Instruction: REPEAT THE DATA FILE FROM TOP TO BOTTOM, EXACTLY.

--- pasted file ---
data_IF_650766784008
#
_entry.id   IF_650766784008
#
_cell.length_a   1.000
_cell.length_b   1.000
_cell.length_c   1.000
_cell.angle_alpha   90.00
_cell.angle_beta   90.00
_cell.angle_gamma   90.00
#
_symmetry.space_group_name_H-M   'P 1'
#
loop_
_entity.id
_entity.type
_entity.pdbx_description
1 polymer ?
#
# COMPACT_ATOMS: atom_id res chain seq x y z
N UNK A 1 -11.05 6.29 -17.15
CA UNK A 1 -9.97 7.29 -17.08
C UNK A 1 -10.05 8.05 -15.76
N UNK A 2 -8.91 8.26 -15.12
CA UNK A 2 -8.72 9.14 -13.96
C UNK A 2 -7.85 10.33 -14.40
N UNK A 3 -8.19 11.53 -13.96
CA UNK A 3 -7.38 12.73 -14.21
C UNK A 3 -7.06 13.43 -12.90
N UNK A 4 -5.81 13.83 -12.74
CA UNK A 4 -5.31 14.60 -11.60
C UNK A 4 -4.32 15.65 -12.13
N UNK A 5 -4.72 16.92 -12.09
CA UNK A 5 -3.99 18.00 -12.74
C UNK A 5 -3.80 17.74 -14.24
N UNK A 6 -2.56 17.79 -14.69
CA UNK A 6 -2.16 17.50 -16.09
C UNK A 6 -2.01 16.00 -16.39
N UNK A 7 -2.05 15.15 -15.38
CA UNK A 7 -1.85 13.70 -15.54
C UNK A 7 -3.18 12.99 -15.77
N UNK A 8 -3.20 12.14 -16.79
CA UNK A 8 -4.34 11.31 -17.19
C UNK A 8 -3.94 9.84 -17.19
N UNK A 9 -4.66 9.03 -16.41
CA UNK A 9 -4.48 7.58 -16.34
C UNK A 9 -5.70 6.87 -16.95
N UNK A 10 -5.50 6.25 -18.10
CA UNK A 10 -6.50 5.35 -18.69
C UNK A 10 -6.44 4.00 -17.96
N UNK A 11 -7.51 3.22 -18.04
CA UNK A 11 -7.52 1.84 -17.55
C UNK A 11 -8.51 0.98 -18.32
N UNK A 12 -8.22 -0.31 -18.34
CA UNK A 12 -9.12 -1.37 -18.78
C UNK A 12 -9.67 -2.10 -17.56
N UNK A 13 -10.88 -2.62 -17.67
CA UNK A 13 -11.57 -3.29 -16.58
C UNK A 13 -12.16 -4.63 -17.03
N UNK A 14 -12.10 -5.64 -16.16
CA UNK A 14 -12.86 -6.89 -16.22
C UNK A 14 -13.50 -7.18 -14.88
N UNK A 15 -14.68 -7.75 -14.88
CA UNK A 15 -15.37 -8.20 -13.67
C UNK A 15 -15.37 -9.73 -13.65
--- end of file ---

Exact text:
data_IF_650766784008
#
_entry.id   IF_650766784008
#
_cell.length_a   1.000
_cell.length_b   1.000
_cell.length_c   1.000
_cell.angle_alpha   90.00
_cell.angle_beta   90.00
_cell.angle_gamma   90.00
#
_symmetry.space_group_name_H-M   'P 1'
#
loop_
_entity.id
_entity.type
_entity.pdbx_description
1 polymer ?
#
# COMPACT_ATOMS: atom_id res chain seq x y z
N UNK A 1 -11.05 6.29 -17.15
CA UNK A 1 -9.97 7.29 -17.08
C UNK A 1 -10.05 8.05 -15.76
N UNK A 2 -8.91 8.26 -15.12
CA UNK A 2 -8.72 9.14 -13.96
C UNK A 2 -7.85 10.33 -14.40
N UNK A 3 -8.19 11.53 -13.96
CA UNK A 3 -7.38 12.73 -14.21
C UNK A 3 -7.06 13.43 -12.90
N UNK A 4 -5.81 13.83 -12.74
CA UNK A 4 -5.31 14.60 -11.60
C UNK A 4 -4.32 15.65 -12.13
N UNK A 5 -4.72 16.92 -12.09
CA UNK A 5 -3.99 18.00 -12.74
C UNK A 5 -3.80 17.74 -14.24
N UNK A 6 -2.56 17.79 -14.69
CA UNK A 6 -2.16 17.50 -16.09
C UNK A 6 -2.01 16.00 -16.39
N UNK A 7 -2.05 15.15 -15.38
CA UNK A 7 -1.85 13.70 -15.54
C UNK A 7 -3.18 12.99 -15.77
N UNK A 8 -3.20 12.14 -16.79
CA UNK A 8 -4.34 11.31 -17.19
C UNK A 8 -3.94 9.84 -17.19
N UNK A 9 -4.66 9.03 -16.41
CA UNK A 9 -4.48 7.58 -16.34
C UNK A 9 -5.70 6.87 -16.95
N UNK A 10 -5.50 6.25 -18.10
CA UNK A 10 -6.50 5.35 -18.69
C UNK A 10 -6.44 4.00 -17.96
N UNK A 11 -7.51 3.22 -18.04
CA UNK A 11 -7.52 1.84 -17.55
C UNK A 11 -8.51 0.98 -18.32
N UNK A 12 -8.22 -0.31 -18.34
CA UNK A 12 -9.12 -1.37 -18.78
C UNK A 12 -9.67 -2.10 -17.56
N UNK A 13 -10.88 -2.62 -17.67
CA UNK A 13 -11.57 -3.29 -16.58
C UNK A 13 -12.16 -4.63 -17.03
N UNK A 14 -12.10 -5.64 -16.16
CA UNK A 14 -12.86 -6.89 -16.22
C UNK A 14 -13.50 -7.18 -14.88
N UNK A 15 -14.68 -7.75 -14.88
CA UNK A 15 -15.37 -8.20 -13.67
C UNK A 15 -15.37 -9.73 -13.65